Poulsbo is moving forward to provide medical, substance abuse and mental health services for the recently opened Recovery Resource Center through a grant program that would award up to $70,000 to providers willing to offer services at the center between November this year to December of 2024.
The RRC serves as a hub for multiple agencies and service providers in North Kitsap, city documents state. Some agencies/service providers are able to provide representatives on-site without charging a fee to the city (YWCA, Kitsap Mental Health Services, Fishline Comprehensive Services).
“We have found that providers of medical, substance use and mental health services require a fee to be at the center, however, since services that are typically billed through insurance or privately paid are offered at no cost,” per documents.
Housing, Health, and Human Services has a budget of $55,000, through a grant from the Olympic Community of Health to fund services at the RRC (distinct from peer support). An additional $10,000-$15,000 will be available, through the city’s liquor tax fund and opioid settlement fund, to pay for treatment. Grants will be awarded in amounts up to $20,000 and will be used to assist people struggling with drug and alcohol use disorders.
The item was approved as part of the consent agenda at Poulsbo City Council’s Nov. 15 meeting.
In other news, the council also moved forward to authorize up to 40% of local affordable housing tax funds to be used for behavioral health and housing-related services.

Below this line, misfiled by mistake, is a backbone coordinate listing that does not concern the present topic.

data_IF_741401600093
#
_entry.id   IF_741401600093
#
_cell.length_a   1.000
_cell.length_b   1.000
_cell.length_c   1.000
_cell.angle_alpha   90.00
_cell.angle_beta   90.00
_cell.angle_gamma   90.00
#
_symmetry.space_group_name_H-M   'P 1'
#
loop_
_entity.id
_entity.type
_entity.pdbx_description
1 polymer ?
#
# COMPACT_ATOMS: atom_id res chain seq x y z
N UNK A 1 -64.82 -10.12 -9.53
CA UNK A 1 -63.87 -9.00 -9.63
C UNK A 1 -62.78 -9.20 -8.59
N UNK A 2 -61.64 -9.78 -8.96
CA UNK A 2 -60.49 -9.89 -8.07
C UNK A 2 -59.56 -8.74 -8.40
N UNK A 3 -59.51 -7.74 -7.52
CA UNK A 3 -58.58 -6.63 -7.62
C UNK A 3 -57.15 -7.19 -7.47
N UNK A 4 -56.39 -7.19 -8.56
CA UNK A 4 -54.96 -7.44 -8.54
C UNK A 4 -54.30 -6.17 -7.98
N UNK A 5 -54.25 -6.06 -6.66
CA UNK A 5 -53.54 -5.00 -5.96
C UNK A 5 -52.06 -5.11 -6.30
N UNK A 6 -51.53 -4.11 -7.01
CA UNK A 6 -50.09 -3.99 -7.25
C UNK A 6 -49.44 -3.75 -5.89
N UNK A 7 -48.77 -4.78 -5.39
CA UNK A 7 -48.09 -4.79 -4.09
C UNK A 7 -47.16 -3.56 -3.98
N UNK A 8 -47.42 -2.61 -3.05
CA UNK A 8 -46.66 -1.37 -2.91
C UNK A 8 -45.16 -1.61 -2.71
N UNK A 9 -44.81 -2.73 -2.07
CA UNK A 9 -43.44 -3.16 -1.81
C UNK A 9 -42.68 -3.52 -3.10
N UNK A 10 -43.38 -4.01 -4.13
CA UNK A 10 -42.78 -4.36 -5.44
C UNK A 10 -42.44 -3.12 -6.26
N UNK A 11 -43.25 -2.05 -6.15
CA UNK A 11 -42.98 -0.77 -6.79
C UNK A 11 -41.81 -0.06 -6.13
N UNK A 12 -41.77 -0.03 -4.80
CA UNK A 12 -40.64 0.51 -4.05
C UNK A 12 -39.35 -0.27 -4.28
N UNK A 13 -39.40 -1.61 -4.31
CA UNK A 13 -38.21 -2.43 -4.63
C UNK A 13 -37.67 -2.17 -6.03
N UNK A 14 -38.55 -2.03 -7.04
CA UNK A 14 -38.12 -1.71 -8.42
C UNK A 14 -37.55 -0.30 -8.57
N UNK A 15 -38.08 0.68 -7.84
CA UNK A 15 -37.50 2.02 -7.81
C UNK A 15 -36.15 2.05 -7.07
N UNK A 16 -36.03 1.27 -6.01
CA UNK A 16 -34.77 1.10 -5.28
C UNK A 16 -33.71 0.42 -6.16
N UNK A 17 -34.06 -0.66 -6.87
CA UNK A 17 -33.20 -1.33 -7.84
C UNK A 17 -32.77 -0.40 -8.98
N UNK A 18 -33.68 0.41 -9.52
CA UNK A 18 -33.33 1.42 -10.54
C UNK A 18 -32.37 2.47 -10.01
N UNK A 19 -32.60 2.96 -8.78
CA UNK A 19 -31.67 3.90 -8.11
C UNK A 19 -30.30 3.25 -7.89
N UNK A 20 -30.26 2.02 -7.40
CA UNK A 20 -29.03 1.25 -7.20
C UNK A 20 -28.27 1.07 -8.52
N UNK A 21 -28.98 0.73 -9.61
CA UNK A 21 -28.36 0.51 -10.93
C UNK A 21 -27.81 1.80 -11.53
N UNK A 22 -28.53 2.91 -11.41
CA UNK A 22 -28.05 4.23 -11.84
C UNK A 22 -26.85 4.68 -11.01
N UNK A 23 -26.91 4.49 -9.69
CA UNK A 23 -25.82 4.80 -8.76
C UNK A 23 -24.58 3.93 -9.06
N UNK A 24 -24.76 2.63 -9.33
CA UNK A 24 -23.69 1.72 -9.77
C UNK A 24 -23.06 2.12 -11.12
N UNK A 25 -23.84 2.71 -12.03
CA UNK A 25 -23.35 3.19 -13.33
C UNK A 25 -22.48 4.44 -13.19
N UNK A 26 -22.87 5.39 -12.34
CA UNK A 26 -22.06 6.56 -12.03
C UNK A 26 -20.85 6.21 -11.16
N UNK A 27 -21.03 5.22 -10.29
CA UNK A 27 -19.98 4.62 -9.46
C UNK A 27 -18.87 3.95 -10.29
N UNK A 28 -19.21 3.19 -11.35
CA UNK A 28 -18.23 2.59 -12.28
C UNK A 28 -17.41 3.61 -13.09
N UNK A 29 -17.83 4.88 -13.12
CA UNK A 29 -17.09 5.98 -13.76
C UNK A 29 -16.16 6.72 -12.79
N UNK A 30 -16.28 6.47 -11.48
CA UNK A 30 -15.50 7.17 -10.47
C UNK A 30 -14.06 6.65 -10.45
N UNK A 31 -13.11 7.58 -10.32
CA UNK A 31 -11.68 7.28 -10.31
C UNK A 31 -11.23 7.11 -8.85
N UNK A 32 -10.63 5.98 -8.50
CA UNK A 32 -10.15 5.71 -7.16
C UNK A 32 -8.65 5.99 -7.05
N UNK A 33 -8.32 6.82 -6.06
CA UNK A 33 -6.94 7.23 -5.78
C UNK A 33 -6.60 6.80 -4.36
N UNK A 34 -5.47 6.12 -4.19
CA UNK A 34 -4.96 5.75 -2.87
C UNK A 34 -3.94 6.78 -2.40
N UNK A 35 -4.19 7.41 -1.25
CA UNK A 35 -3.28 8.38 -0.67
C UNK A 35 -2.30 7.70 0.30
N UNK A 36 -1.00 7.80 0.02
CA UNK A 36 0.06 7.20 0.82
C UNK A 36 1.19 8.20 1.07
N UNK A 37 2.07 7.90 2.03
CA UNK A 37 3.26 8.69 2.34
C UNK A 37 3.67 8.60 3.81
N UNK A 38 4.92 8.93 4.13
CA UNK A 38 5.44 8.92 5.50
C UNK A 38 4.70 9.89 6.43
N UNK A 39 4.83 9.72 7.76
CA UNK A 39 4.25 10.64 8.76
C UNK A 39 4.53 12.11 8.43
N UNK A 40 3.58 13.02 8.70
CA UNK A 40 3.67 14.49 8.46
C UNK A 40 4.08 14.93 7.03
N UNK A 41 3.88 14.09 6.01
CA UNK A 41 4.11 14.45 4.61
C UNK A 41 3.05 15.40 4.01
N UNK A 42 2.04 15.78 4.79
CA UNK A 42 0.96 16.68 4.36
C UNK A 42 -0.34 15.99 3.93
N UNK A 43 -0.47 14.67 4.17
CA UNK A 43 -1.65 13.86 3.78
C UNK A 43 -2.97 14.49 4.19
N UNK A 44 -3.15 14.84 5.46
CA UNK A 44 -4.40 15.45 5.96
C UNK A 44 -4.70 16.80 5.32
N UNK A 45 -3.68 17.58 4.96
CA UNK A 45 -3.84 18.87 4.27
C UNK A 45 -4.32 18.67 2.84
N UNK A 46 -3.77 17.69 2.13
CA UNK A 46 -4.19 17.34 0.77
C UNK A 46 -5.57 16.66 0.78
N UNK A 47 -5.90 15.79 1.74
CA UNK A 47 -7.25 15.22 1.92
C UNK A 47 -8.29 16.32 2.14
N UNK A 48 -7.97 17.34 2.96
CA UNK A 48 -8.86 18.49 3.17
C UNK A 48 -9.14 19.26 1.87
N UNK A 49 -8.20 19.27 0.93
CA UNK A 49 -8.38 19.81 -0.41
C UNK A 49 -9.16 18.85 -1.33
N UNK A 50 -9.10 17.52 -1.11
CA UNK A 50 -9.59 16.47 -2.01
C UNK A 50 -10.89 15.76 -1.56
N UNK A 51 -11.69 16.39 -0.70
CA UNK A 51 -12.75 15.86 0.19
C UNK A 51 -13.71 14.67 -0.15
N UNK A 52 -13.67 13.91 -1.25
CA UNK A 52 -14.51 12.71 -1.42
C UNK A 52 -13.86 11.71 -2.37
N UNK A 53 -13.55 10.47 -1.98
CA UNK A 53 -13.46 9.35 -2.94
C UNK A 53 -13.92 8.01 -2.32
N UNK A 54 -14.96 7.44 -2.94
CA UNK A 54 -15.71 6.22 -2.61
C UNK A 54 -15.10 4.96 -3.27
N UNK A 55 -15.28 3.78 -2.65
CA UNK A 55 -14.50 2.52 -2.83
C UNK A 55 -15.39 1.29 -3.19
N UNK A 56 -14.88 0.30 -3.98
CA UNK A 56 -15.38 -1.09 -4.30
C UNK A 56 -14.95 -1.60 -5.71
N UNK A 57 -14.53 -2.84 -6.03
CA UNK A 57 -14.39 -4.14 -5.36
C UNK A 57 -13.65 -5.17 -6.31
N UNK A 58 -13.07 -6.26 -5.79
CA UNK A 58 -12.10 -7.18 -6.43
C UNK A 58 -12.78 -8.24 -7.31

In 2021, the council passed a law that imposed a new sales and use tax of one-tenth of 1% to increase the city’s supply of affordable housing and other purposes, documents read. Cities must spend 60% of tax revenues from this local tax constructing or acquiring affordable housing, funding operations and maintenance costs related to new units of affordable housing, and/or creating and acquiring behavioral health facilities.
These funds must be used for land, building, and operations related to affordable housing and behavioral health treatment. Cities, however, may spend up to 40% of tax revenues on other services—that is, “the operation, delivery, or evaluation of behavioral health treatment programs or housing-related services.”
That item will be placed on the consent agenda at the council’s Dec. 6 meeting.